Poison Ivy

contributed by  Health  Cabinet member, Lou Foltz
Ah, the beauty of spring has arrived at last!  We are all probably overjoyed that the weather is so beautiful and all of the spring colors are exploding. Along with the great weather comes getting our yards in order with cleaning up, clearing old plants and planting new things for summer.
Because we spend so much time outside, we all need to have a refresher on poison ivy, oak and sumac. About 85% of the population has a sensitivity to these plants. Most experience a rash after exposure to any parts of these plants, which contain an oil, urushiol.  This oil is extremely powerful and can cause a rash within 12-72 hours.  Sometimes, we have a delayed reaction even days later.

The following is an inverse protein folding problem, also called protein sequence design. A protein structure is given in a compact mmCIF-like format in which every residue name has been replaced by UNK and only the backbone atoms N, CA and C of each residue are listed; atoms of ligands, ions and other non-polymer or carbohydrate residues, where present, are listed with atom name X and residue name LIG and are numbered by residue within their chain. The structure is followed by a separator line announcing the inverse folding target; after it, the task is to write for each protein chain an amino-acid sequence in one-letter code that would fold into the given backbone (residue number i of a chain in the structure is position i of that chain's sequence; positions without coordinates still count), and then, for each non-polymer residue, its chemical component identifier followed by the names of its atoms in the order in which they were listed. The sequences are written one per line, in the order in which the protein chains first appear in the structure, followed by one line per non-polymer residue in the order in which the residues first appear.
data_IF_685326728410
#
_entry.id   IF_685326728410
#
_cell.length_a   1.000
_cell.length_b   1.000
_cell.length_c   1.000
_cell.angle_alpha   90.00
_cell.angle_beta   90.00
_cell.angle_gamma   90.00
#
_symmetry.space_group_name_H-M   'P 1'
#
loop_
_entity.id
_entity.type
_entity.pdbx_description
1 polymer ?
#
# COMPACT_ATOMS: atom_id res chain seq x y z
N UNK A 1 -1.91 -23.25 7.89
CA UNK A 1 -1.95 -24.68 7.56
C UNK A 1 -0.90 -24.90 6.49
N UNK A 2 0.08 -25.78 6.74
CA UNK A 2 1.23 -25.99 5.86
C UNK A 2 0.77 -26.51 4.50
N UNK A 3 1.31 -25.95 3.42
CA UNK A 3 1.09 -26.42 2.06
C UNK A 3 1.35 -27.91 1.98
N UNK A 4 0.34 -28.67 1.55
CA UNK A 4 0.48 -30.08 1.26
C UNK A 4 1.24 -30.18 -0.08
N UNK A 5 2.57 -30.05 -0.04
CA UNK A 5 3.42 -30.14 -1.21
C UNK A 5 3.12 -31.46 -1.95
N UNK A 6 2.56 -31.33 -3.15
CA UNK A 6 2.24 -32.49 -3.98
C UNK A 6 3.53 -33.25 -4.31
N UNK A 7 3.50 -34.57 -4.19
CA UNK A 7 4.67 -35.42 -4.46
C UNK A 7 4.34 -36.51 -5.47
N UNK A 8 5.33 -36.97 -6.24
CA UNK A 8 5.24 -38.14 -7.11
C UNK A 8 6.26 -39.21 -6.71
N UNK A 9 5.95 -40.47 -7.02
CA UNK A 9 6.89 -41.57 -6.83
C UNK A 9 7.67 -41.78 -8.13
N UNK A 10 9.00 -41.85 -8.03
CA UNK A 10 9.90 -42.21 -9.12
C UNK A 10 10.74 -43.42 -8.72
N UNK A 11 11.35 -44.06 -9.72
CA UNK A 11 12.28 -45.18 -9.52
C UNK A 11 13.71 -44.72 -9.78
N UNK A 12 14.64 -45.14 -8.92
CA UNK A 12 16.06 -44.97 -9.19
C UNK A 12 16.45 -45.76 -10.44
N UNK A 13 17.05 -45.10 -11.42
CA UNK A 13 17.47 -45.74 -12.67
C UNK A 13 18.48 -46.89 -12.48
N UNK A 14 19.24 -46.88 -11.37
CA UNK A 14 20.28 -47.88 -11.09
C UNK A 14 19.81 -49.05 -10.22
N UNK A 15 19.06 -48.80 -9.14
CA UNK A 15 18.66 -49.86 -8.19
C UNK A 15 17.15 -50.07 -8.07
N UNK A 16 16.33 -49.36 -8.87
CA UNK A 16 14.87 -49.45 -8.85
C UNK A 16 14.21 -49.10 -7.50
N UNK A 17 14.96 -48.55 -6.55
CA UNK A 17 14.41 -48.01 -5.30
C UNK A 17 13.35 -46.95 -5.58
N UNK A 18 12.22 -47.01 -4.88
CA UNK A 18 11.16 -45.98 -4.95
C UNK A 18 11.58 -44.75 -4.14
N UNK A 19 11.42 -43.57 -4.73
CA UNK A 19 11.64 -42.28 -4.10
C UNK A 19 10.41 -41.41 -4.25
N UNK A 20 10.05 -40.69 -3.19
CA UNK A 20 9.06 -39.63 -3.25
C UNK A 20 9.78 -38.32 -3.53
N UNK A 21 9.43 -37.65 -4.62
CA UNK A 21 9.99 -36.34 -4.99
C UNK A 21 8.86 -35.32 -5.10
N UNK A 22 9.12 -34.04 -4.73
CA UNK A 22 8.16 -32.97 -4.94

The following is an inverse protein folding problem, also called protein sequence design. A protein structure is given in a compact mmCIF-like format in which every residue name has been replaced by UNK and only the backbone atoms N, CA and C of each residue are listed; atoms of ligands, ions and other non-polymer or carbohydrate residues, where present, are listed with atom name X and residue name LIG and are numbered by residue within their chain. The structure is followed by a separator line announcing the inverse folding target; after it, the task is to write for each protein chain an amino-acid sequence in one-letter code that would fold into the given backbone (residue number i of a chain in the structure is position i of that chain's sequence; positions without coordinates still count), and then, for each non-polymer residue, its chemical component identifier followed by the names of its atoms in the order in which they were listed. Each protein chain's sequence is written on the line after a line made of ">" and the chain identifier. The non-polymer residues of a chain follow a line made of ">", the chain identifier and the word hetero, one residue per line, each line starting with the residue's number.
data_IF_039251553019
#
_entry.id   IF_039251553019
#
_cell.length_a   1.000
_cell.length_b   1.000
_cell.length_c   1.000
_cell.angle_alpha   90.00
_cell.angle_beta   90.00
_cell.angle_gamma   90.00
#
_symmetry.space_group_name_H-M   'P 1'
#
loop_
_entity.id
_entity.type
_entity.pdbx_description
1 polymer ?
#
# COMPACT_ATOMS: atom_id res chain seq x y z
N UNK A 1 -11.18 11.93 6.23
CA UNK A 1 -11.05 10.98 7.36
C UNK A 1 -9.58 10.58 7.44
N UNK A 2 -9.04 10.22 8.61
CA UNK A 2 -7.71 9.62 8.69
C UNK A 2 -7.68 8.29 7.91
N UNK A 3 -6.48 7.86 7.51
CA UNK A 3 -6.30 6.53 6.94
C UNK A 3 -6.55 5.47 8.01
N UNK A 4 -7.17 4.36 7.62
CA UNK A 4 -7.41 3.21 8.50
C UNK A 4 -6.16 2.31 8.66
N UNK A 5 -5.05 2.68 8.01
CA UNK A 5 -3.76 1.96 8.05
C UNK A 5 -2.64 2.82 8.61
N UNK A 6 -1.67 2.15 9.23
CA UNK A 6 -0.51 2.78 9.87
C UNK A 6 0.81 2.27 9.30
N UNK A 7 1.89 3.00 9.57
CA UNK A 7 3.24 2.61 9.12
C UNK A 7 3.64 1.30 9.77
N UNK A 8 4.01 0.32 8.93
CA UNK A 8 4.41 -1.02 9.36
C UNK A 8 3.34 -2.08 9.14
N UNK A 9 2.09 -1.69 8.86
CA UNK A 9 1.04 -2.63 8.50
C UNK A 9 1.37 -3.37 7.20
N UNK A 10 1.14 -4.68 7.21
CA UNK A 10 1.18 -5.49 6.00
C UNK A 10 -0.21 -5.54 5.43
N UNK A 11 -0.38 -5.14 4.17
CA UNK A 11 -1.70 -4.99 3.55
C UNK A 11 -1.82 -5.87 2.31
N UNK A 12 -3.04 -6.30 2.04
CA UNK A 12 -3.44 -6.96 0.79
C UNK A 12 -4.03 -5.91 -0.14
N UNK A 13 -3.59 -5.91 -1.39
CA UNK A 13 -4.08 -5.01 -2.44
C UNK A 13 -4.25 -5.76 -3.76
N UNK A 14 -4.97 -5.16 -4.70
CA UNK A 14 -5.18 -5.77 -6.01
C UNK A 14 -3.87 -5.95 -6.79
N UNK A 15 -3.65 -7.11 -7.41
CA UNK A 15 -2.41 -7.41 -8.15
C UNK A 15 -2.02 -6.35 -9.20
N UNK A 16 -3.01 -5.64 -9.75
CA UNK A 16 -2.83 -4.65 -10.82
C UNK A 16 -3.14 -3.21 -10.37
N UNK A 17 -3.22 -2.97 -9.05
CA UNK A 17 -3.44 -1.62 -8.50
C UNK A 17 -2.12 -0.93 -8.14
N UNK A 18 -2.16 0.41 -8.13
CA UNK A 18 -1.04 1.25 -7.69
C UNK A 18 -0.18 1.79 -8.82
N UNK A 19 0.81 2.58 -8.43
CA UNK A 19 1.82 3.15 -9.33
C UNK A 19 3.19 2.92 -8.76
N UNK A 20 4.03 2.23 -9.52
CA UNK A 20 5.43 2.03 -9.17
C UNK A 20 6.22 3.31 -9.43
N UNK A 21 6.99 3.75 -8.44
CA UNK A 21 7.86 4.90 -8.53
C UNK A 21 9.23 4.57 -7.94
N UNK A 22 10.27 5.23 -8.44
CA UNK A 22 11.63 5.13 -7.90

The symptoms begin with a blistery red rash that itches intensely. The blisters can ooze, but the liquid cannot cause any more rash.  It is NOT contagious but can be spread by animals, clothing that has absorbed the oil and even gardening tools. It can even be spread in the air, especially when burning brush.
How can we identify these plants?  An old saying is, “leaves of 3, let it be.”  Poison ivy and poison oak are very common in this area and can be found easily.  They are vines that indeed have 3 leaves in a cluster.  Poison sumac grows in moist areas like swamps and is not as much of a problem.
How do we treat the rash?  Begin by keeping the area clean and dry.  Medications such as over the counter creams and ointments that contain Hydrocortisone are helpful.  A visit to your doctor is recommended if the rash persists for more than a few weeks, if you are having difficulty breathing, or if the rash is around your eyes or private area.